In addition to eminent domain reform, the Senate Judiciary Committee also considered two sets of tax-lien reform proposals last night. Senate bill 2424, introduced by Senator Leo Blais (R-Coventry/Foster/Scituate) at the request of Governor Donald Carcieri, and Senate bills 2092 and 2453 introduced by Senators Harold Metts (D-Providence), Juan Pichardo (D-Providence), and Rhoda Perry (D-Providence), would change the tax-lien sale procedure in Rhode Island to automatically involve the Rhode Island Housing and Finance Mortgage Corporation in any sale involving a residential property of four or fewer units. Both sets of bills would also strengthen the procedures for notifying delinquent owners that take place as part of a tax-lien sale.

Had this law been in place last year when Madeline Walker defaulted on her obligations, the government, through RIHFMC, would have been charged with trying to find a way to get its money without evicting Ms. Walker from her home.

The Judiciary Committee voted to hold both sets of tax-lien reform bills for further study. A quick look at the legislative record from past years shows that “further study” is basically sometimes a euphemism for killing a bill.

This doesn’t yet mean that tax-lien reform is officially done for this year; there are still 3 bills (H6704, H7364, H7740) pending in the House, though none has yet been scheduled for a committee hearing.

UPDATE:

Upon further review of last year's record, I see that bills sometimes do come back from "further study" to be passed, though "further study" can also be the last official action taken on a bill.


Eminent Domain Reform: Senate Votes to Hold All Bills "For Further Study"

Carroll Andrew Morse

The Senate Judiciary Committee voted last night to hold all 4 eminent domain reform bills (the Governor's bill, the Lieutenant Governor's bill, the Attorney General's bill, and the Cote/Badeau/Breene bill) before the committee "for further study", meaning that the Senate is not required to take any further action on them this session.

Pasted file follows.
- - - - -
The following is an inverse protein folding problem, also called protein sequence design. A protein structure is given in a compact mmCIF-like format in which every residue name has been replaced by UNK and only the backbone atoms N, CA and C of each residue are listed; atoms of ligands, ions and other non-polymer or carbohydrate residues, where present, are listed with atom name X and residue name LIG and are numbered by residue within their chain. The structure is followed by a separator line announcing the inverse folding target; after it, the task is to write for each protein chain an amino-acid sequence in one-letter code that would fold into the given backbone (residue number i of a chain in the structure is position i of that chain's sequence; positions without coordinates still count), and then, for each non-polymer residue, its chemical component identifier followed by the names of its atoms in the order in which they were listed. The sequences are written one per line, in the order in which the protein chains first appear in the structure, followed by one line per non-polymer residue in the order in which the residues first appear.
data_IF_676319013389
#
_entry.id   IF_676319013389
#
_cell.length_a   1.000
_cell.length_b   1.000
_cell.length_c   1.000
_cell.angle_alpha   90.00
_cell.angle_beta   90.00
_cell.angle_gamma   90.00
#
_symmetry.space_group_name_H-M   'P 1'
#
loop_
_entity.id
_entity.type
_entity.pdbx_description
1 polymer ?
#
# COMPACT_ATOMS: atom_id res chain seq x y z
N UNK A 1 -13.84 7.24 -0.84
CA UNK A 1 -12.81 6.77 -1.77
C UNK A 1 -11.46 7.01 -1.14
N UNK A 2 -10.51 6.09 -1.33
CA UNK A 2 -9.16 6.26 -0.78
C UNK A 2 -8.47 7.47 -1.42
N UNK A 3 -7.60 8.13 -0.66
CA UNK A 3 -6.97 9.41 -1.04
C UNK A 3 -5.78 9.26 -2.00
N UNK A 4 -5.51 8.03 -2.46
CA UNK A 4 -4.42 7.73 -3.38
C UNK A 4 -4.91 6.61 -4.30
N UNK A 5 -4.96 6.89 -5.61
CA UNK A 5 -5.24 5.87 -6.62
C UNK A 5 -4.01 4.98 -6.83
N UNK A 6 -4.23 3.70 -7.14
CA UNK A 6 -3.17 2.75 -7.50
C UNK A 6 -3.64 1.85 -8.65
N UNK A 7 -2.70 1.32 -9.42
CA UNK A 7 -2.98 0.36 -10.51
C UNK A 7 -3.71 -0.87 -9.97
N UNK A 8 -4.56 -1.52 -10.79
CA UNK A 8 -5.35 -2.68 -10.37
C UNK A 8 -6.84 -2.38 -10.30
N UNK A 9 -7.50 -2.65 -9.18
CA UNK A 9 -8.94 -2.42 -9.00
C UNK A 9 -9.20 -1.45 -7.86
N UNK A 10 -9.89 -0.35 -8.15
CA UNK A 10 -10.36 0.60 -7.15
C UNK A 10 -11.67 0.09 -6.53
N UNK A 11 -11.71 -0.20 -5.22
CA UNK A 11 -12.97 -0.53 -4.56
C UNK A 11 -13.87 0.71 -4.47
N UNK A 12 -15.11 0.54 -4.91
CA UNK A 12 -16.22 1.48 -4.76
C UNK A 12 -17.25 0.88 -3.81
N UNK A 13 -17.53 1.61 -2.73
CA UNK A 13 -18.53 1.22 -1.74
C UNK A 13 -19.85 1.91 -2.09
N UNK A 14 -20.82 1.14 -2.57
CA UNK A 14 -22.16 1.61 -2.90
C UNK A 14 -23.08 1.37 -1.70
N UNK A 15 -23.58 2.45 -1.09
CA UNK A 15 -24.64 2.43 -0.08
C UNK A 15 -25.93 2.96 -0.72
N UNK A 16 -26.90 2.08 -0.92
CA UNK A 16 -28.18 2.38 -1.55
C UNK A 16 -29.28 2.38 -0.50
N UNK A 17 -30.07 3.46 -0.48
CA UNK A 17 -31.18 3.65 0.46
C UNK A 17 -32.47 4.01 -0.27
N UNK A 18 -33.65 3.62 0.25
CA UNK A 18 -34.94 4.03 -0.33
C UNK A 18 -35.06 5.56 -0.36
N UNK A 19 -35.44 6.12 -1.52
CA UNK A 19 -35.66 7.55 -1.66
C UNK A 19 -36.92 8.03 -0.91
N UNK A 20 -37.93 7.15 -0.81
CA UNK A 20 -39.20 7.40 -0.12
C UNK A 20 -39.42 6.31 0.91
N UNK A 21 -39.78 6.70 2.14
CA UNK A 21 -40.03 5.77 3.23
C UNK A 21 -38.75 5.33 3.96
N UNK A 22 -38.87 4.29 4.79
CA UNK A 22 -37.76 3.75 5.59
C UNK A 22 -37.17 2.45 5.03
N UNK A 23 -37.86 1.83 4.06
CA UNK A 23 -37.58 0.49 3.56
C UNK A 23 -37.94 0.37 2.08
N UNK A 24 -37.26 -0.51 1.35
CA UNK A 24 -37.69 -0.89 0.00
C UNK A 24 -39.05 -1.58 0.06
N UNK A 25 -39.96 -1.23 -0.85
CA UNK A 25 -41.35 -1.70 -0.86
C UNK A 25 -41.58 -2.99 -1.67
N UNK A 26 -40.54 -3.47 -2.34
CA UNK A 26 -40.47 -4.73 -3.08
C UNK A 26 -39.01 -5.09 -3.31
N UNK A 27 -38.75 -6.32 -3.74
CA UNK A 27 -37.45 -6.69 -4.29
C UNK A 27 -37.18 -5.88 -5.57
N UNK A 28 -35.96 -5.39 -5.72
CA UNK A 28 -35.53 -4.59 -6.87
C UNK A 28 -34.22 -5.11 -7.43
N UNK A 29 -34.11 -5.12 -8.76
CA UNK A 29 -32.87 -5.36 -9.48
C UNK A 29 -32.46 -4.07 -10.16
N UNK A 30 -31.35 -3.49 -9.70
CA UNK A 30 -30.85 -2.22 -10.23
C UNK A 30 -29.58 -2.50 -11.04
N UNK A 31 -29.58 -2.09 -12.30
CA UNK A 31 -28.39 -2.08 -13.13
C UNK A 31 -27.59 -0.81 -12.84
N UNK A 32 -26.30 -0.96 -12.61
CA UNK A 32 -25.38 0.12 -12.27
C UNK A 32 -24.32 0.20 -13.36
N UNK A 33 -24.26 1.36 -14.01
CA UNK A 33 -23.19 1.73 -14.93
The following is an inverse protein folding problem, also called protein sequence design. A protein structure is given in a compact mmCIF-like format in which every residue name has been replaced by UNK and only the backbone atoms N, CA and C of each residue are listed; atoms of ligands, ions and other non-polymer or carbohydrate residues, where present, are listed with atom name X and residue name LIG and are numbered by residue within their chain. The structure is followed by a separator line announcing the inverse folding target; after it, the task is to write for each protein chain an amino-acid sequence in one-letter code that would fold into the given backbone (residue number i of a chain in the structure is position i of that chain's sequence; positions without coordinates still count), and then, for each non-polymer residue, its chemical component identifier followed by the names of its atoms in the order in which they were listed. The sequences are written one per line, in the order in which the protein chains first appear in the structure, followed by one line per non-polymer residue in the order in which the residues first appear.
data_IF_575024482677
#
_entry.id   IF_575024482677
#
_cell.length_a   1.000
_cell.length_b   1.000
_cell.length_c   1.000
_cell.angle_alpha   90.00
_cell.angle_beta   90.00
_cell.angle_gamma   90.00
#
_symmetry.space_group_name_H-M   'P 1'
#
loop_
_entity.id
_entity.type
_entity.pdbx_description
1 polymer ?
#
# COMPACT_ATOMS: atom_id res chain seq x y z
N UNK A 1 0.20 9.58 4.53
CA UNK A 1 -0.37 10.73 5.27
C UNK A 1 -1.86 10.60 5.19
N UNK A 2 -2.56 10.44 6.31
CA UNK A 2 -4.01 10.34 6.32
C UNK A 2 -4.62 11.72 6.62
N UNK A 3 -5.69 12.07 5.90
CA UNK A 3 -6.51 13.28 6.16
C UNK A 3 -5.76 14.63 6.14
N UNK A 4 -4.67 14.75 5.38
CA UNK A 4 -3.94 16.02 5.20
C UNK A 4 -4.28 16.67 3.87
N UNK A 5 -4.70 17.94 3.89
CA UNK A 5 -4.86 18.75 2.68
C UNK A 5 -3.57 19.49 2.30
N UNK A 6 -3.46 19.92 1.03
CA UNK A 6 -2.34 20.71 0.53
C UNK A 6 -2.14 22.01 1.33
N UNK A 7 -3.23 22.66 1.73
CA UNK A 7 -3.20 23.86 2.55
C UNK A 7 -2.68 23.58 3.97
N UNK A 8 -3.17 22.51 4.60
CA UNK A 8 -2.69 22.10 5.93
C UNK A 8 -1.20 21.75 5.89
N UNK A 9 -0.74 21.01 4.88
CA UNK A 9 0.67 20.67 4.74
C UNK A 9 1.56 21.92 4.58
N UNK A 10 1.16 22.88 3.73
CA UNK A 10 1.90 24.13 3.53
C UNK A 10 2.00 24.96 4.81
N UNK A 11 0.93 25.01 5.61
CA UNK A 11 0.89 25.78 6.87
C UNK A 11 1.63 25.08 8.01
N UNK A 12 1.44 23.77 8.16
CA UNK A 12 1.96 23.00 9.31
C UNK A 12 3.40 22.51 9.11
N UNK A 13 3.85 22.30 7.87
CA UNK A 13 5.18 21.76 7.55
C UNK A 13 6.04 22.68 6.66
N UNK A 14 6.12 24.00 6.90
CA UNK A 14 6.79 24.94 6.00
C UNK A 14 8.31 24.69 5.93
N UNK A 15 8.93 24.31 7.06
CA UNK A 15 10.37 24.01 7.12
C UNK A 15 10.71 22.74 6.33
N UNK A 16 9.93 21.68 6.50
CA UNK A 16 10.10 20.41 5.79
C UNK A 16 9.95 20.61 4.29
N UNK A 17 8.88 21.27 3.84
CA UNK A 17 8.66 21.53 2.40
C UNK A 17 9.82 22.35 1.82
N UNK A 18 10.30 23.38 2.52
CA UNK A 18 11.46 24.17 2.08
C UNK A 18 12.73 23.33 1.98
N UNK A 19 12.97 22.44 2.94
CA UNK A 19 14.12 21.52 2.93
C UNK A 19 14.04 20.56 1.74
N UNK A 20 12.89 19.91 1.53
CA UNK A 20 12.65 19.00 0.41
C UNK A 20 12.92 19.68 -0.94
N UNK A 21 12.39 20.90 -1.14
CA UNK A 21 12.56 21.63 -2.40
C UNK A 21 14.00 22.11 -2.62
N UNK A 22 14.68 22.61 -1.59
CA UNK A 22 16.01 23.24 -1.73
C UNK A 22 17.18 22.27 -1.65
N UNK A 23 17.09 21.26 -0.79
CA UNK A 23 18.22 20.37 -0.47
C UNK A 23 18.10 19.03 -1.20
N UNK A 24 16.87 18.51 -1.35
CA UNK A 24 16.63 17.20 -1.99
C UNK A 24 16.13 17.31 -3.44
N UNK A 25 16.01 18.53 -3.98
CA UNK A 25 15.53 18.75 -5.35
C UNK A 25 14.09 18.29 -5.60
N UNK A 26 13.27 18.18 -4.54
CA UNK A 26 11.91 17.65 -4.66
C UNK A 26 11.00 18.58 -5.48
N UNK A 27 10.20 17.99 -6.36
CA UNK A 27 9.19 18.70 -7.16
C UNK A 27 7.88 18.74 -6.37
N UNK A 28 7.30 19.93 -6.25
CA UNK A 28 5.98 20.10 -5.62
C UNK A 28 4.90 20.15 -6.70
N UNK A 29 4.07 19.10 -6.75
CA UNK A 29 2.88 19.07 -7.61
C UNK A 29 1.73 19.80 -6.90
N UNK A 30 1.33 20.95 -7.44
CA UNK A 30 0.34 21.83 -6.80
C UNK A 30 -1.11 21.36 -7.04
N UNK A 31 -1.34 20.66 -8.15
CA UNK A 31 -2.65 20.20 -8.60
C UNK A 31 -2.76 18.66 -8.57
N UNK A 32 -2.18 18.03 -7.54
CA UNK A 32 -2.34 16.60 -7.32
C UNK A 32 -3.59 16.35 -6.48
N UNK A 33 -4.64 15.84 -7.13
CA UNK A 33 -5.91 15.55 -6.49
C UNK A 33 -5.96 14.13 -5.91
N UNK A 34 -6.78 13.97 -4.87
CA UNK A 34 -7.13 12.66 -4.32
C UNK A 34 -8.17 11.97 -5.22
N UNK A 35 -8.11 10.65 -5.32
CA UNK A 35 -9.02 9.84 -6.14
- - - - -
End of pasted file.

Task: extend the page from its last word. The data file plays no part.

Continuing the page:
Whether this means that the legislature plans no action on eminent domain reform this year, or plans to pass one of the 4 bills still before the Rhode Island House (the Davey bill, the McHugh bill, the Lima bill, or the House version of the Attorney General's bill) remains to be seen.

Details on all of the bills are available here, here, here, and here.


March 21, 2006

Eminent Domain Reform: The Senate’s Turn

Carroll Andrew Morse

The Rhode Island Senate Judiciary Committee is taking its turn at considering eminent domain reform bills today. The bills up for consideration are the Governor’s bill (S2408), the Lieutenant Governor’s bill (S2155), the Attorney General’s bill (S2771), and a seventh bill (the details of the first 6 can be found here, here, and here).

The seventh bill is Senate bill 2785, introduced by Senators Marc Cote (D-Woonsocket/North Smithfield), Roger Badeau (D-Cumberland/Woonsocket), and Kevin Breene (R-Charlestown/Exeter/Hopkington/Richmond/West Greenwich). S2785 starts off strong…

Except as provided in this chapter and notwithstanding any other provision of law, the state, any political subdivision of the state, and any other entity with eminent domain authority may not condemn property: (a) For the purpose of private retail, office, commercial, industrial, residential, or economic development; (b) Primarily for the enhancement of tax revenue; or (c) For transfer to a person, nongovernmental entity, public-private partnership, corporation, firm, association or other business entity.